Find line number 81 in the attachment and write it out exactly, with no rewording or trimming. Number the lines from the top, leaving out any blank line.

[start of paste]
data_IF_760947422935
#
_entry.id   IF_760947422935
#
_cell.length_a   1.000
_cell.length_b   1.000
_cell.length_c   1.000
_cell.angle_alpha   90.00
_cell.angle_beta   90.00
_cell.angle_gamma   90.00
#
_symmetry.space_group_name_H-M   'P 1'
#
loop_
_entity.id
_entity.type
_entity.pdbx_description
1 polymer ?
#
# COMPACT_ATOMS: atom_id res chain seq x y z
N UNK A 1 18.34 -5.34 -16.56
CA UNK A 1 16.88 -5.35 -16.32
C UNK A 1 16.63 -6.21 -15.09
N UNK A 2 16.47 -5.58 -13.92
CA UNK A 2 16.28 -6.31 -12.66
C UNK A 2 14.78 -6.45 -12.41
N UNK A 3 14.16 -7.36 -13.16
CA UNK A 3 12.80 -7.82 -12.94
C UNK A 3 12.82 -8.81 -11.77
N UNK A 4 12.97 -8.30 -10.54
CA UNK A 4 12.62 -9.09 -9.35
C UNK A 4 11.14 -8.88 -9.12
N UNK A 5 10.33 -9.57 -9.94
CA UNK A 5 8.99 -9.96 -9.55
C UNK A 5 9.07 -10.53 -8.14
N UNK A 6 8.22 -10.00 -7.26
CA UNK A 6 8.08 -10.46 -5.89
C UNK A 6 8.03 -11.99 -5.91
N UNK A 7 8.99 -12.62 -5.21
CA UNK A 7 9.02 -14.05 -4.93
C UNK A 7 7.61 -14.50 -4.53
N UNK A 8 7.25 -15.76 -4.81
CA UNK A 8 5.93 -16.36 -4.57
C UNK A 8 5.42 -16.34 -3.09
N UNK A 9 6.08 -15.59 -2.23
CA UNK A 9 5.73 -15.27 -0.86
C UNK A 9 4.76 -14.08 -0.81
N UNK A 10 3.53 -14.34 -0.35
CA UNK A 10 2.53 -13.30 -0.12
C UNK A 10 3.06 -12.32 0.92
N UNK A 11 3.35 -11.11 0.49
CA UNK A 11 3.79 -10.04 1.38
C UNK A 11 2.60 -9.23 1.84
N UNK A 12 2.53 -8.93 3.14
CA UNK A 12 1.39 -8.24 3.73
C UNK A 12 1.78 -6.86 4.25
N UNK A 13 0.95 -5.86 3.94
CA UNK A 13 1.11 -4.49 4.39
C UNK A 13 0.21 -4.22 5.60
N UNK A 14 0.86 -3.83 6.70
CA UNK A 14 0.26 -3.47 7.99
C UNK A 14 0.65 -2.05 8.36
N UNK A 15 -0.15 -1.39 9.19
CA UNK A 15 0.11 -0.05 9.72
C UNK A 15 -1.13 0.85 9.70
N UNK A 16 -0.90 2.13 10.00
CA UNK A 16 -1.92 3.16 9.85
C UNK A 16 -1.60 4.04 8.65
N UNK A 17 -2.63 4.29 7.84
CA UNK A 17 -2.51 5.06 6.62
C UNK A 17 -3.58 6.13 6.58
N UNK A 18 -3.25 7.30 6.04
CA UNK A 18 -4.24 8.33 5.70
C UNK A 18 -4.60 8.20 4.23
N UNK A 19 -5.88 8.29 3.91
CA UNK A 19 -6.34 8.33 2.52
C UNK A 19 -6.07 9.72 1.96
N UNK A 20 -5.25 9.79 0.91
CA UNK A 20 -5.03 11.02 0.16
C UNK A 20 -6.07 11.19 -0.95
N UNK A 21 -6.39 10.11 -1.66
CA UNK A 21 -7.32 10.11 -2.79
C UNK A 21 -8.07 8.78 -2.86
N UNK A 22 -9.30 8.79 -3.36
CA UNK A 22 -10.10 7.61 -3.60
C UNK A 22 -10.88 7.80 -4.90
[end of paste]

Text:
N UNK A 21 -6.39 10.11 -1.66